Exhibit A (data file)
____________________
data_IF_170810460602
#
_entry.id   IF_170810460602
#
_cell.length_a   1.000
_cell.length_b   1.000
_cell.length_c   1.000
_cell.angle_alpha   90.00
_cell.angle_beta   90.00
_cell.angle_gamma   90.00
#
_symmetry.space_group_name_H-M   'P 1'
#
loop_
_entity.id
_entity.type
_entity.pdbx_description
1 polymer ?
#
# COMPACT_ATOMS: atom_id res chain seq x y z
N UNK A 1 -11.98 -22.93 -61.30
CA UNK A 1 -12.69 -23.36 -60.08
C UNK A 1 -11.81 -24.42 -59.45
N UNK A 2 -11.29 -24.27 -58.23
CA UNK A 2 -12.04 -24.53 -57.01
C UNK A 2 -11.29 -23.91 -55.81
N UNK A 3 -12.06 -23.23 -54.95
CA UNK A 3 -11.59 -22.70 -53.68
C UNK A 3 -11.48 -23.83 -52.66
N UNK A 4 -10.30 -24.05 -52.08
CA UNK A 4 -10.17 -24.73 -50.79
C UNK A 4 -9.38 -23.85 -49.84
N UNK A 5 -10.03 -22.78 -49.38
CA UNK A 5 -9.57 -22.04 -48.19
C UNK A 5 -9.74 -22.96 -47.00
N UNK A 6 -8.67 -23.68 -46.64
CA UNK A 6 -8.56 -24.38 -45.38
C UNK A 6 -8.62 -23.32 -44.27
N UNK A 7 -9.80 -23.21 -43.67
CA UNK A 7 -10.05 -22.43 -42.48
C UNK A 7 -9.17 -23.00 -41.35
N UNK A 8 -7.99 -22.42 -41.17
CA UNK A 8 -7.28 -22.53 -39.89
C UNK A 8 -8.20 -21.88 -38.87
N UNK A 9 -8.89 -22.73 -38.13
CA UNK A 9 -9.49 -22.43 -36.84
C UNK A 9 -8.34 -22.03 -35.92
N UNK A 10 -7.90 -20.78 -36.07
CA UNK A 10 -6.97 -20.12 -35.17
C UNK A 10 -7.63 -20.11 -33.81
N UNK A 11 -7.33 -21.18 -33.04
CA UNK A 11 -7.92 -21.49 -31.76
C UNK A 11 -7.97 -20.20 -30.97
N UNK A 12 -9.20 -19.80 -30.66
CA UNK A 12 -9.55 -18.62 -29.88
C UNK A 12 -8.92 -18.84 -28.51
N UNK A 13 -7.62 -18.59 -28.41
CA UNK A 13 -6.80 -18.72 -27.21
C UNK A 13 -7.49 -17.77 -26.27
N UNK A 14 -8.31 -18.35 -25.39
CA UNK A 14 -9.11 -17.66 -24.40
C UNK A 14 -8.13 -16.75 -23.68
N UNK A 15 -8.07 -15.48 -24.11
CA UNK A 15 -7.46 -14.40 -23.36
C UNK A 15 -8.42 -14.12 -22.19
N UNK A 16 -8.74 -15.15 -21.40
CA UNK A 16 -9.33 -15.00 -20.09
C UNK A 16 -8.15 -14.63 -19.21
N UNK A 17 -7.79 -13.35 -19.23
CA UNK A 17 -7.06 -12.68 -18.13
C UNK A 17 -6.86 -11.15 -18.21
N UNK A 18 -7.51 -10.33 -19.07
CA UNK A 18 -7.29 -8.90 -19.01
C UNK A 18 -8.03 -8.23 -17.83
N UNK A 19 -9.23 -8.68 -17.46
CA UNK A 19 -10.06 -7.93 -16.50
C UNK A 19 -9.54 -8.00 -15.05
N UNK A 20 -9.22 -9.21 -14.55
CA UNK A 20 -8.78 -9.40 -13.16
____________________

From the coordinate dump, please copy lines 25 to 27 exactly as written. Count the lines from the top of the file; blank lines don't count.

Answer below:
CA UNK A 2 -12.04 -24.53 -57.01
C UNK A 2 -11.29 -23.91 -55.81
N UNK A 3 -12.06 -23.23 -54.95